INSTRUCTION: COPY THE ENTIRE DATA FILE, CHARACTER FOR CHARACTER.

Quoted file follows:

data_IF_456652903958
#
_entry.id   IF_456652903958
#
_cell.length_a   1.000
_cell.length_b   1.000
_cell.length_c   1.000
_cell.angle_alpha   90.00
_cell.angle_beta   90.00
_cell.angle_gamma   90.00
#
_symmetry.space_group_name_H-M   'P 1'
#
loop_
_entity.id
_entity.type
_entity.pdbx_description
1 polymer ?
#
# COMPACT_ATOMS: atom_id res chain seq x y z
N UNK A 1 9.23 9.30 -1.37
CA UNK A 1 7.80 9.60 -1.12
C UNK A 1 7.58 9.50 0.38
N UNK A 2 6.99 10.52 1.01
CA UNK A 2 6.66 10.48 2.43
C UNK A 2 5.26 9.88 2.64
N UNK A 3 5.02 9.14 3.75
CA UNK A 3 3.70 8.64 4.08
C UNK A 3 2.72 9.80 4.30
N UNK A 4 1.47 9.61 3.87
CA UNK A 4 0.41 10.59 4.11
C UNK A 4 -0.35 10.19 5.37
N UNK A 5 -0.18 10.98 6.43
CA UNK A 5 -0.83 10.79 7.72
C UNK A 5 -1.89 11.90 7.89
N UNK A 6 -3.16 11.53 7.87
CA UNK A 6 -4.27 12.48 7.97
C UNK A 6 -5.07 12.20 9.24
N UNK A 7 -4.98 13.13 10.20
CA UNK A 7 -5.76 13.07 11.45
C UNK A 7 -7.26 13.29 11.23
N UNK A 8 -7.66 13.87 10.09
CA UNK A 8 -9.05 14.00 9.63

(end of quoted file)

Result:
data_IF_456652903958
#
_entry.id   IF_456652903958
#
_cell.length_a   1.000
_cell.length_b   1.000
_cell.length_c   1.000
_cell.angle_alpha   90.00
_cell.angle_beta   90.00
_cell.angle_gamma   90.00
#
_symmetry.space_group_name_H-M   'P 1'
#
loop_
_entity.id
_entity.type
_entity.pdbx_description
1 polymer ?
#
# COMPACT_ATOMS: atom_id res chain seq x y z
N UNK A 1 9.23 9.30 -1.37
CA UNK A 1 7.80 9.60 -1.12
C UNK A 1 7.58 9.50 0.38
N UNK A 2 6.99 10.52 1.01
CA UNK A 2 6.66 10.48 2.43
C UNK A 2 5.26 9.88 2.64
N UNK A 3 5.02 9.14 3.75
CA UNK A 3 3.70 8.64 4.08
C UNK A 3 2.72 9.80 4.30
N UNK A 4 1.47 9.61 3.87
CA UNK A 4 0.41 10.59 4.11
C UNK A 4 -0.35 10.19 5.37
N UNK A 5 -0.18 10.98 6.43
CA UNK A 5 -0.83 10.79 7.72
C UNK A 5 -1.89 11.90 7.89
N UNK A 6 -3.16 11.53 7.87
CA UNK A 6 -4.27 12.48 7.97
C UNK A 6 -5.07 12.20 9.24
N UNK A 7 -4.98 13.13 10.20
CA UNK A 7 -5.76 13.07 11.45
C UNK A 7 -7.26 13.29 11.23
N UNK A 8 -7.66 13.87 10.09
CA UNK A 8 -9.05 14.00 9.63